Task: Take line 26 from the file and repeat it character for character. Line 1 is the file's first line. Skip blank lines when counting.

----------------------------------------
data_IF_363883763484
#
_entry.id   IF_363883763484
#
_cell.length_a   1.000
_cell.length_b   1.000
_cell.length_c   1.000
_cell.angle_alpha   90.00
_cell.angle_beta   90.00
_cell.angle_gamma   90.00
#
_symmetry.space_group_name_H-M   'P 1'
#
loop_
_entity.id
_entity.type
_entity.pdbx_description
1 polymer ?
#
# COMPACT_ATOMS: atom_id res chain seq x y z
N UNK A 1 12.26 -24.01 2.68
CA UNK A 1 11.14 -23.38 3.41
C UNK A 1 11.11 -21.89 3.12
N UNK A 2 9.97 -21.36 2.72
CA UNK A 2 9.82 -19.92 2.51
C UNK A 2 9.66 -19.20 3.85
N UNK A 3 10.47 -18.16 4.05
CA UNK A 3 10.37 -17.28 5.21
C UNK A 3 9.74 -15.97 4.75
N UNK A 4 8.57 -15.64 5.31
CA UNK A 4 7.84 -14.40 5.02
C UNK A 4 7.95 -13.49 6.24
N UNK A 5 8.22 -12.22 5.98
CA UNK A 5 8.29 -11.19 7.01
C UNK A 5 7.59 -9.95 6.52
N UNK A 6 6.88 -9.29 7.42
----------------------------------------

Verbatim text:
C UNK A 2 9.66 -19.20 3.85